A Remarkable Garden – Chateau Val Joanis

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Château Val Joanis is a winery located in the Vaucluse Department of France, in the region of Provence-Alps-Cotes d’Azur. The wines it produces are classified Cotes du Luberon and the gardens of the winery are listed by the Committee of Parks and Gardens of the French Ministry of Culture as one of the Remarkable Gardens of France. Producing wines since Roman times, today the estate is owned by the Roozen family, who are continually striving to produce delicious wine, whilst protecting their environment. A beautiful estate of 400 hectares, the 186 hectares of vineyard spread over the hills at altitudes ranging from 280m to 499m, the site of the famous plot ‘Les Griottes’. If you are in Provence do visit this beautiful estate, admire the wonderful gardens, and try its splendid wines!

 

5_1Our personal favorites are the Chateau Val Joanis ‘Tradition’ Rouge 2016, a well structured and balanced wine, supple and round with a deep purple colour. A slightly spiced wine with notes of blackcurrant and red berries. Offers a juicy core of dark licorice, plum and blackberry coulis flavours, maintaining good focus and tension through the finish. Syrah and Grenache. €19.95

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And the Stunning Chateau Val Joanis ‘Joséphine Rosé 2017 made with a selection of best juices, the cuvée Joséphine is aged on lees for some months. The result is a charming, fruity and elegant rosé. Perfumed notes of raspberry and red currant are juxtaposed by bramble and crushed stone on the nose of this elegant rosé. It’s irresistibly juicy—full of red berry and cherry flavors yet revitalizing and fresh, with a cooling salt- and mineral-laced finish. €23.95

 

You can check out our full range of wines from Chateau Val Joanis here

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What is ‘Natural Wine’?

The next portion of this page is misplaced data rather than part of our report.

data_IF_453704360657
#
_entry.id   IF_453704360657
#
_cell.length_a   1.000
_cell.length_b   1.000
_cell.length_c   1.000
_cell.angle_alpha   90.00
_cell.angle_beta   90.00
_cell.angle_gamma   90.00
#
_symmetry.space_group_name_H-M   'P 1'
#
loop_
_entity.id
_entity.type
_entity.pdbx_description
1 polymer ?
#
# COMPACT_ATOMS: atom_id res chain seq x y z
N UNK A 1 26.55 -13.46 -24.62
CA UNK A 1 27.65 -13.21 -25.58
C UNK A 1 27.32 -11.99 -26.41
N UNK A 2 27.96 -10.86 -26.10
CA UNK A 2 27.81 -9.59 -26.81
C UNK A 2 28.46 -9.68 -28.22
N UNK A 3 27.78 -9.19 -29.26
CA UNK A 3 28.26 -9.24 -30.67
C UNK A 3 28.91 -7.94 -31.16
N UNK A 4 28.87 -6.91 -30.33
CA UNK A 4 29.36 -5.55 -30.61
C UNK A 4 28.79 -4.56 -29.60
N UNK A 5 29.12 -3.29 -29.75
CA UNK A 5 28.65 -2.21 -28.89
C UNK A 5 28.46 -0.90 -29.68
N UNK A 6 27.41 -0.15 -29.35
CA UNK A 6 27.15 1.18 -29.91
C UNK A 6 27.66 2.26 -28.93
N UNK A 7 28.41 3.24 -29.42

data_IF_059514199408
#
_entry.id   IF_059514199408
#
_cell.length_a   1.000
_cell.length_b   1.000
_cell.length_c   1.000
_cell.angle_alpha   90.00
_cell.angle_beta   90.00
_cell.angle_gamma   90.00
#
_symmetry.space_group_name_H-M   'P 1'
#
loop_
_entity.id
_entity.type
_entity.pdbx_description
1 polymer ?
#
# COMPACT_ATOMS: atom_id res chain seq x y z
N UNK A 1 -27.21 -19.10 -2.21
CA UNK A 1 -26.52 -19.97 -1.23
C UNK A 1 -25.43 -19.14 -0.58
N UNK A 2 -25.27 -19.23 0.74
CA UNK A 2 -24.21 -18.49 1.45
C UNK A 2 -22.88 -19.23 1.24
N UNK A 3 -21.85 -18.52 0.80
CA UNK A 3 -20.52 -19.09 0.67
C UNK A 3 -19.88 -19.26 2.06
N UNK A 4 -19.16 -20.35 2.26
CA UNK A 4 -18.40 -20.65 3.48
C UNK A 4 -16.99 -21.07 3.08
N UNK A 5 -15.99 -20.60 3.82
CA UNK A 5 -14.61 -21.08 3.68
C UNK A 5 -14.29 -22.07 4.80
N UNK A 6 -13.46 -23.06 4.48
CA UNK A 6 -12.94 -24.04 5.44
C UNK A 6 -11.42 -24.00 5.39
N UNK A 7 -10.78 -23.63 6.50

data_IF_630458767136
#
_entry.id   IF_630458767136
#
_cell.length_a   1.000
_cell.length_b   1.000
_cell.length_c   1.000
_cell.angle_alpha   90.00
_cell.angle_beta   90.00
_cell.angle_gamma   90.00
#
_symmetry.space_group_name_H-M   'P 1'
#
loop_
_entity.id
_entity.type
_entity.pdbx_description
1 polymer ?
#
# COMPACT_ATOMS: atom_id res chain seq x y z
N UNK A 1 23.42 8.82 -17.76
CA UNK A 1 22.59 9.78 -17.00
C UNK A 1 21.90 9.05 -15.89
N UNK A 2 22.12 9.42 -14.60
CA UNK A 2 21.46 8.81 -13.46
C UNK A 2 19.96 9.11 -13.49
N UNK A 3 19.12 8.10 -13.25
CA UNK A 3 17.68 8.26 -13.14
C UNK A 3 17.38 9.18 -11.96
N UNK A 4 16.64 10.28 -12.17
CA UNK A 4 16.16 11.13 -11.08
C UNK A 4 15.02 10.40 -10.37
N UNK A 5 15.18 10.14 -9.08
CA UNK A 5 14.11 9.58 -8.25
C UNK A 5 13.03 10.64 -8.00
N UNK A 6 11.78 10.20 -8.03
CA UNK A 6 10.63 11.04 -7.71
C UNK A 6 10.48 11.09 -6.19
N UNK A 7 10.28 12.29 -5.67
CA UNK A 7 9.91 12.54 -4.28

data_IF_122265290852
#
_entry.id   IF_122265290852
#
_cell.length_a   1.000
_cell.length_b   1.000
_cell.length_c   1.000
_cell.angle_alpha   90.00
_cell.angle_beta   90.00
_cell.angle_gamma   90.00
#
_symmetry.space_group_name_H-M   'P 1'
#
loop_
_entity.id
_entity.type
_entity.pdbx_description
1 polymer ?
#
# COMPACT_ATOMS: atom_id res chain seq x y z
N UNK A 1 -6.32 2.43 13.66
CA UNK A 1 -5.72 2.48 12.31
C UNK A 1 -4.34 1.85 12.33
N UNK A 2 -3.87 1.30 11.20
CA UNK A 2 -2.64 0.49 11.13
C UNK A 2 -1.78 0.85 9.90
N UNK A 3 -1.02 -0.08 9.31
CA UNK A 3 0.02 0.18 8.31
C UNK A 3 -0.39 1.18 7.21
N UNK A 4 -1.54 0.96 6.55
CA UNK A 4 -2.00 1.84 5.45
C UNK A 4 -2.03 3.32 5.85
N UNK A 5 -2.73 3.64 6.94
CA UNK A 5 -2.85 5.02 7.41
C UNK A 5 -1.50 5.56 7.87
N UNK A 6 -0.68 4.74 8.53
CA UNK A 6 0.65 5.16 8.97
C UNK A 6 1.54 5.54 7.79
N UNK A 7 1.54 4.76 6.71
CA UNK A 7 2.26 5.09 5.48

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Natural wine has a bit of a buzz going on at the minute. But what is it? And importantly how does it taste? Simply put natural wine is a very low intervention wine that is made by simply picking the grapes, crushing them and allowing the yeast present on the grapes and in the air ferment them. The result tastes more like a kombucha or  sour beer than what we traditionally expect wine to taste like.

Decanter Magazine sums up Natural wine as follows:

• Vineyards farmed organically or biodynamically – certification was strongly preferred, but uncertified wines were accepted
• Hand-harvested only
• Fermentation with indigenous (wild) yeasts
• No enzymes
• No additives added (such as acid, tannin, colouring) other than SO2
• SO2 levels no higher than 70mg/l total
• Unfined, and no (or light) filtration
• No other heavy manipulation (such as spinning cone, reverse osmosis, cryoextraction, rapid-finishing, Ultraviolet C irradiation)

http://www.decanter.com/learn/advice/what-is-natural-wine-ask-decanter-368773/

 

But here’s the thing there is no official or regulated definition of natural wine.  It is not defined and controlled like  So, if someone says you’re drinking a natural wine, it technically doesn’t mean anything!

Is Natural Wine Better For You?

Without the use of sulfites or any other manipulation, people believe that natural wines are better for you. The problem is as above with out regulation this can be true in some cases and not in others. Firstly there is no evidence that sulfites cause wine headaches, blame the alcohol! Secondly SO2 that is used in wine is used in small amounts and helps the wine last longer, sulfite free wines spoil quicker and are more unstable due to not

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having SO2 to sterilise the wine from impurities and may have funkier flavours as a result of these impurities.

We don’t currently stock any Natural wines but we do have Monte Zovo’s É Senza 2016, a wine made with out the addition of Sulfites. This wine is similar in style to a Valpolicella but has matured more rapidly, with more tertiary flavours developing in place of the bright cherry fruits. Very soft and enjoyable and worth trying if you wish to see what a low/no added sulfite wine tastes like.

International Wine days – Sauvignon Blanc

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Celebrate International Sauvignon Blanc Day 4th M078f8f3c-e314-46c4-887d-0358230d4867.pngay